Clunky Antistall algorithms in Spring AI

Antistall is problematic. In order to prevent an AIs economy hitting rock bottom through overspending, or wasting resources by not spending enough and maxing out storage, antistallguides an AIs behaviour by saying what it can and can’t afford.

So what was the problem?

In theory the NTai algorithm is a perfect model of spring economics. However spring economics does not follow the intended model, and as such the antistall algorithm works better under OTA than spring, for the same reason people like argh complain springs economics are fundamentally flawed.

As a result the anti stall algorithm anticipates a cost and declares a unit too expensive, but in reality the fixed unit costs that are necessary may not be deductable because all the resources have already been used for construction costs, resulting in free resources. Thus the antistall algorithm is deemed to strict and the user complains, and the AI suffers from the flaw.

What was done about it?

To combat this new tags were introduced, to weight the antistall algorithm to be too strict, or too lenient, in order to find a compromise. But this lead to a no win situation where the optimum tag value lead to ok behaviour at the price of random fluctuations, creating decisions that were both too lenient, and too strict, all in the same game.

To deal with this there, were 2 avenues.

  1. Predict the cost, based on the past and extrapolate the future economic conditions based on the current direction,then weighted by the cost of the potential construction project being evaluated.
  2. Add other systems to catch the stall event and increase economic competency at a common sense level, that did not work on the basis of anticipating the future costs and filtering items that can’t be afforded.

Since a predictive algorithm would be imperfect and would need to be re-evaluated or suffer from unforeseen circumstances such as a unit thatwas reclaiming suddenly stopping and repairing an existing building turning an income into a cost and throwing off the predictions, I decided to take route 2.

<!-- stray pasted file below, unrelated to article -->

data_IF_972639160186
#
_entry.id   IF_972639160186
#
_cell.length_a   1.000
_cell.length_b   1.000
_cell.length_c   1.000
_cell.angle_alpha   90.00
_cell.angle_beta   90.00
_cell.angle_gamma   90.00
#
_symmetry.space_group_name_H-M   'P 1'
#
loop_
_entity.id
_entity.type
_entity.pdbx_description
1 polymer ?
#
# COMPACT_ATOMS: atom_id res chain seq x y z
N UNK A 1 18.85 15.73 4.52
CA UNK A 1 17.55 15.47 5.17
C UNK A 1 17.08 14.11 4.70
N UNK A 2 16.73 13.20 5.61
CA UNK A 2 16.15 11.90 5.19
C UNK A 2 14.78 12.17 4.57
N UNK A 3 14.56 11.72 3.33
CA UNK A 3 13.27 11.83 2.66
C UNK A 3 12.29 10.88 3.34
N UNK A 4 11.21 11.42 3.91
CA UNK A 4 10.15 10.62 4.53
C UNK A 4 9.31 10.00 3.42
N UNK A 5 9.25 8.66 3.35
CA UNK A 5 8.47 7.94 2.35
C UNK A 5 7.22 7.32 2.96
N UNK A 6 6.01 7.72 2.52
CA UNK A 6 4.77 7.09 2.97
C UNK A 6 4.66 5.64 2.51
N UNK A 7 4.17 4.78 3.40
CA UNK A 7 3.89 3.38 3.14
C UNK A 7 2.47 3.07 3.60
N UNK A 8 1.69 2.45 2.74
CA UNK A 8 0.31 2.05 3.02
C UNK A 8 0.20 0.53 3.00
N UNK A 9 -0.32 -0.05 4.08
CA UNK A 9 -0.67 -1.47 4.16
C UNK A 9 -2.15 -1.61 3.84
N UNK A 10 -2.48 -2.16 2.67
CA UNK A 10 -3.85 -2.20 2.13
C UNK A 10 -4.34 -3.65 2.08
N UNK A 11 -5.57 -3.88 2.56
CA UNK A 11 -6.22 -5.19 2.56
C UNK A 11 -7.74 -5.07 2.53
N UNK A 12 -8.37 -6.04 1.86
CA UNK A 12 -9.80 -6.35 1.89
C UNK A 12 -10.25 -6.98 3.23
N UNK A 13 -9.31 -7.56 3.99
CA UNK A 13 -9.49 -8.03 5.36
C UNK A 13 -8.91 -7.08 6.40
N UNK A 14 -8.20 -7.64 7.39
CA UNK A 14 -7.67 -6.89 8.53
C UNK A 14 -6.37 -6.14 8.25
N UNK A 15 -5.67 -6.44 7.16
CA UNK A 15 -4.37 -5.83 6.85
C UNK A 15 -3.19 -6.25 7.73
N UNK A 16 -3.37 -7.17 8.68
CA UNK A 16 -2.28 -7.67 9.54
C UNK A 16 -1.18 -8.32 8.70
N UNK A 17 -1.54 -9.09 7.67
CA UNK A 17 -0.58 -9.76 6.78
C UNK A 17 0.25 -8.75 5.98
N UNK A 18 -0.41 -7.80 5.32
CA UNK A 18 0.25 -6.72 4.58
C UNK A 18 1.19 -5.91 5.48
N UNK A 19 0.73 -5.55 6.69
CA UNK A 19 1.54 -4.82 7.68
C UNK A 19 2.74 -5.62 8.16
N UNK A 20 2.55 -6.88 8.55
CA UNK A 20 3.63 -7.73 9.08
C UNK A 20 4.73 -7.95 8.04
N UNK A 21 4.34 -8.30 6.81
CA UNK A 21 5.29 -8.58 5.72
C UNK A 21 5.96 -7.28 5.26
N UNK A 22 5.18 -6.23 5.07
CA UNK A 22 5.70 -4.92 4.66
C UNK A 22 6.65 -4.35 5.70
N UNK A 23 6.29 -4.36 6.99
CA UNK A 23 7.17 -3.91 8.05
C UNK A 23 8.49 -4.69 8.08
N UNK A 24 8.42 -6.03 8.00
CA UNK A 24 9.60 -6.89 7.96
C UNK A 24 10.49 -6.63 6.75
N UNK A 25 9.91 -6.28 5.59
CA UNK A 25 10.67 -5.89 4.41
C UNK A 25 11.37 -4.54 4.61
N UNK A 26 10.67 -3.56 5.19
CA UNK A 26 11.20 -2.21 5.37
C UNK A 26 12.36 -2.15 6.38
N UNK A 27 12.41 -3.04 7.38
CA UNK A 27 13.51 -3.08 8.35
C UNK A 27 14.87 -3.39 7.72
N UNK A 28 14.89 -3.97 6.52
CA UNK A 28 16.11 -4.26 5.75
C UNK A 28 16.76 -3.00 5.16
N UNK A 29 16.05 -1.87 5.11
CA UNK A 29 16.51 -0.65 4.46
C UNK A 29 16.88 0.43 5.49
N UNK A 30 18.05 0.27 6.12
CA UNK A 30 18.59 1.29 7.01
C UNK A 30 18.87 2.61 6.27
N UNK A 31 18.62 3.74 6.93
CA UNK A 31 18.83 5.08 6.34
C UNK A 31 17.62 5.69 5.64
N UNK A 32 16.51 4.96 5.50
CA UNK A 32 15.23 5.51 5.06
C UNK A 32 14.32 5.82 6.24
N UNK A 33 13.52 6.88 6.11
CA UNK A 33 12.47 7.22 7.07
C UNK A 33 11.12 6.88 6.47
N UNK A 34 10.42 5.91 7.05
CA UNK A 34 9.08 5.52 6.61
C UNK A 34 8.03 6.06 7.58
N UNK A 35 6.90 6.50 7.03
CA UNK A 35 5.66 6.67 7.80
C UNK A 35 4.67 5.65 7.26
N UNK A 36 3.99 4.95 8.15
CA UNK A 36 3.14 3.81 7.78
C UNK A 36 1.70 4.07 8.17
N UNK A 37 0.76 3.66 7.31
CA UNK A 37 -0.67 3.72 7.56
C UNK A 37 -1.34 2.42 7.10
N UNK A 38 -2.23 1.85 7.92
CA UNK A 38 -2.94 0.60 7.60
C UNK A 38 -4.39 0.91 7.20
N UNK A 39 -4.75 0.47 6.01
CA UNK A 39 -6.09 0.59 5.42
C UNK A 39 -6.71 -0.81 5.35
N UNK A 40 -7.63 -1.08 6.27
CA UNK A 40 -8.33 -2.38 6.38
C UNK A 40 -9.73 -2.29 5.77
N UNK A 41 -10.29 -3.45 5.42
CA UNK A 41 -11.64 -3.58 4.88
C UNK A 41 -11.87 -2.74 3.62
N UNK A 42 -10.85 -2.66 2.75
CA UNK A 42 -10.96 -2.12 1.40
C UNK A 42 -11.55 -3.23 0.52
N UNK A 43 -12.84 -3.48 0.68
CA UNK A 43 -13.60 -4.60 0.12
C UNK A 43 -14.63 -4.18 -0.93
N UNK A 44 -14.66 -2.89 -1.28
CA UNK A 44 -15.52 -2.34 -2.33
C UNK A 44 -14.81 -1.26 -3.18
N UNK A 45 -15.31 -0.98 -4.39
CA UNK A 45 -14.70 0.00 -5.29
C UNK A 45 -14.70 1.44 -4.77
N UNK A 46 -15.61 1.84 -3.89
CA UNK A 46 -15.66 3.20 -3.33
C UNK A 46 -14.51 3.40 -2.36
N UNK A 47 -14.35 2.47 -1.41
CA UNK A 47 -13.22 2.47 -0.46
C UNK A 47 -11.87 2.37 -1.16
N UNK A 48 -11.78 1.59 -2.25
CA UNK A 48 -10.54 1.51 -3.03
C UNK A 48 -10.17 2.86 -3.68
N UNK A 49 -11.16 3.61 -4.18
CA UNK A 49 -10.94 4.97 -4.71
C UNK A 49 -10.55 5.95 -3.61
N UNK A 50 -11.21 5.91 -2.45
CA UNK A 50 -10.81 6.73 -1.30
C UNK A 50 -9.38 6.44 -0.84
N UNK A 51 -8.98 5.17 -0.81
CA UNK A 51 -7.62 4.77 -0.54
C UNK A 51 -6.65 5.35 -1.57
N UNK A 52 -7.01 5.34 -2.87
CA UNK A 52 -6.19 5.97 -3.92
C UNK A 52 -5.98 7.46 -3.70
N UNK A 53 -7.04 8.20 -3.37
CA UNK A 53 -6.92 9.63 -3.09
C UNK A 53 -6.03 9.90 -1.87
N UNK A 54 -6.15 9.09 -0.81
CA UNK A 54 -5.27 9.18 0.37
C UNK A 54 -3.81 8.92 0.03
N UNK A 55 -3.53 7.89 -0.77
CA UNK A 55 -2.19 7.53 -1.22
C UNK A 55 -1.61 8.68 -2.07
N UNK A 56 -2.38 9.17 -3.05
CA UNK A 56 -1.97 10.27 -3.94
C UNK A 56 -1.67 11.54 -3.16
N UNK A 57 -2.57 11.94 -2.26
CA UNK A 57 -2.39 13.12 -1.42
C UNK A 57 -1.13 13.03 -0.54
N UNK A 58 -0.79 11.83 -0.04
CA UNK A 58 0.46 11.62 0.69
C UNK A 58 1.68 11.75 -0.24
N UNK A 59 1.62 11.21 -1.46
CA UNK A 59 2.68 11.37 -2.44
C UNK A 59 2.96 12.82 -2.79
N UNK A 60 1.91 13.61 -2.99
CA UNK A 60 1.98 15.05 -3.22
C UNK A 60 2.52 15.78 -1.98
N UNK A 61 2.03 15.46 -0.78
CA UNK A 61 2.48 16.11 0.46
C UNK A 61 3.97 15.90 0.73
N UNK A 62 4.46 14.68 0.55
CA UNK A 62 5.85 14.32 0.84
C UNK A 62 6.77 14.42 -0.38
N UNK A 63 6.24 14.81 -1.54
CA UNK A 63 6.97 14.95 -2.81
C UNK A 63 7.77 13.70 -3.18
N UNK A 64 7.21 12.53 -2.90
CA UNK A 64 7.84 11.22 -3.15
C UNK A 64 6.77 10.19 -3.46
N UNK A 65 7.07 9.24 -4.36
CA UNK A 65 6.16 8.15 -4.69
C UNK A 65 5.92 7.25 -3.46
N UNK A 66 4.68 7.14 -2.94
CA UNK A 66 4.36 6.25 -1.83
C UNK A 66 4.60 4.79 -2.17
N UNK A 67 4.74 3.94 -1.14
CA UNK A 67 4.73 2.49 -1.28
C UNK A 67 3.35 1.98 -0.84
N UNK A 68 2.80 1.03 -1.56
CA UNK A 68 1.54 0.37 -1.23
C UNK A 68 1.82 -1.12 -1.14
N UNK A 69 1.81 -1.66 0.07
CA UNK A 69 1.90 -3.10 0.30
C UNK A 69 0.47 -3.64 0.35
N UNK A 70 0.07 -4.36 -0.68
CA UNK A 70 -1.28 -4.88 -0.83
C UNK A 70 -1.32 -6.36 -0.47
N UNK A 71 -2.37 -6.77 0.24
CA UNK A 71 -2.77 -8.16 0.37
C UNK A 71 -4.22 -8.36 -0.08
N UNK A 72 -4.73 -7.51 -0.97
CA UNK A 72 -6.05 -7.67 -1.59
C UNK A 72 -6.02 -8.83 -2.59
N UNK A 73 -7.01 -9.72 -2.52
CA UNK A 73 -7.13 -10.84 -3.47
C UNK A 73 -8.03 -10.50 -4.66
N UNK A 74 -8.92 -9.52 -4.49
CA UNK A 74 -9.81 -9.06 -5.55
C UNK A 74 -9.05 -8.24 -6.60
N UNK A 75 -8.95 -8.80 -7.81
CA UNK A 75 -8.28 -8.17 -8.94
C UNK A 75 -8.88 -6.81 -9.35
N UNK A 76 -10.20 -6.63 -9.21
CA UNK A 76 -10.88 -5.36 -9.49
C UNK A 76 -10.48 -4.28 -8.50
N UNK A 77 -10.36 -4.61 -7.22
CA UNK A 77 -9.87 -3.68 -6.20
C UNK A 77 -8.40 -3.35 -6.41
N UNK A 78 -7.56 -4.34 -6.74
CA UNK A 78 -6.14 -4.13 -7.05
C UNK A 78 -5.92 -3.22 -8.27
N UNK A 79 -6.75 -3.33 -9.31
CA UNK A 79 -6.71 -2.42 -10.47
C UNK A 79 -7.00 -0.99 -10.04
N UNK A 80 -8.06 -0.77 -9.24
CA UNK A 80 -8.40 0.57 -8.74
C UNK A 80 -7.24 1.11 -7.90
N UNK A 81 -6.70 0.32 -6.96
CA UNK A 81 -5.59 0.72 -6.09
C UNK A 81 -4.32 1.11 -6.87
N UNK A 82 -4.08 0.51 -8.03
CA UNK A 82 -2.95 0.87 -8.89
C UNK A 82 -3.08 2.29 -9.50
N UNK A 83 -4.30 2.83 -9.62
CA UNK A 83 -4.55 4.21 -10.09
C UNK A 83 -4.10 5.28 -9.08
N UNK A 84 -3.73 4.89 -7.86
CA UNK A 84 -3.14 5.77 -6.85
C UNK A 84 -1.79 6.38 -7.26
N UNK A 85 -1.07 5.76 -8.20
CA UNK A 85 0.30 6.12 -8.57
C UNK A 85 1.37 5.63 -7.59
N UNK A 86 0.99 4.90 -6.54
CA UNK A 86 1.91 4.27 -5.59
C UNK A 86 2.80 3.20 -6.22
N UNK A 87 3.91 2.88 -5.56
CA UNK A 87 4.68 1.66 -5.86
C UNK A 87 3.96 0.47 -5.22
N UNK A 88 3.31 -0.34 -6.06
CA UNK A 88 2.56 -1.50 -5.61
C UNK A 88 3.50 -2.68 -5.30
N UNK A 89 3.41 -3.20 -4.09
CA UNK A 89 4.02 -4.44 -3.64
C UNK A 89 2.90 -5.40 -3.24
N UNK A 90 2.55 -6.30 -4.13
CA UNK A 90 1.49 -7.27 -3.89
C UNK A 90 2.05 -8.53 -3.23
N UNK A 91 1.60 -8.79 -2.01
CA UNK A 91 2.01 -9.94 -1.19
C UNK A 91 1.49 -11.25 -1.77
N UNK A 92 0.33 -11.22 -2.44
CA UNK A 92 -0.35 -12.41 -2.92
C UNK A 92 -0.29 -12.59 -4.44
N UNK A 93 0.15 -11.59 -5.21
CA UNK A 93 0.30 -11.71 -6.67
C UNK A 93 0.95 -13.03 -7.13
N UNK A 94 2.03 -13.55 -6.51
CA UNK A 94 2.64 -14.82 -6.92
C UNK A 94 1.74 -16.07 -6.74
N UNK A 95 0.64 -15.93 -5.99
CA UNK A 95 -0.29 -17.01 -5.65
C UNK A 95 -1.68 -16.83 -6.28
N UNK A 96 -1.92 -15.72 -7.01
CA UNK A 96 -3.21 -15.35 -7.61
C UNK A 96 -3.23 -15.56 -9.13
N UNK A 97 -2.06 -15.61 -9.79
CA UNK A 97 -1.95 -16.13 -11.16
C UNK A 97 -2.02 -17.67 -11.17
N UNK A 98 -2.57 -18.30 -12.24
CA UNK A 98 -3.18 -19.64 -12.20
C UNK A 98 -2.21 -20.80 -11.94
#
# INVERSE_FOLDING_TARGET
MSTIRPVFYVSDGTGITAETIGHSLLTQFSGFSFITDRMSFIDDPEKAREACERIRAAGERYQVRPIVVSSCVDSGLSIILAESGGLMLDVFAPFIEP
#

To do route 2 I created b_rule, which fitted in with user demand at the time, which complained NTai had no intelligence like AAI or OTAI, and wouldn’t rebuild energy if its energy was destroyed. It made sense, as it made NTai more adaptive.

However it wasn’t enough so b_rule_extreme and the carry versions where introduced. This keyword acted like b_rule but only did so in extreme situations in order to prevent metal leakage or complete nanostall.

So if energy was below a certain set of parameters it would start building energy, or if energy was abundant but metal was not it would choose metal makers, if both resources where nearing the upper storage limit and had big surplus generation it’d build storage, or factories. And if the economy was stable it would just return. That way you could put in lots and lots of the keyword and it would act as a safety net. So much so interpolation was introduced to insert the keyword between every other keyword in tasklists.

An extra 2 keywords were added, b_rule_extreme_nofact, and b_rule_extreme_carry. The first did not build factories and the latter keeps repeating over and over again untill the economy has left the danger zone and re stabilized (aka when it reaches the point where the rules say it should skip it stops repeating and moves to the next task).

This is also where the build algorithm rule values in toolkit come from, the ones in the big 2 columns of text boxes. The values plug directly into the if statements controlling the b_rule mechanisms.

So what did the other AIs do?

Faced with the same problems the other AIs took various routes. Most AIs did not bother at all to handle the issue or simply didn’t get far enough for it to really matter.

AAI initially took the same route as me and had a simple antistall algorithm to nudge its economy in the right direction. However submarine ran into flaws and issues, and the algorithm despite being very simple, crippled AAI, and so it was commented out.

KAI on the other hand took the predictive route. Despite the large effort put into its economy manager classes, it still suffers from issues of either being too strict or too lenient.

Its for these reasons that I personally reccomend that users do not turn on the anti-stall algorithm in their configs. That doesn’t mean that an experienced config builder can’t fiddle around the values to encourage the optimum behavior with it, or that there aren’t alternative tools for preventing nanostall in NTai economics.

One Response to “ Clunky Antistall algorithms in Spring AI ”

  1. I will not debate with your closings because I think you’re exact on the money! You have put together a reasoned case for your views and now I know more about this particular topic. Gives Thanks for this outstanding post and i will come back for more.

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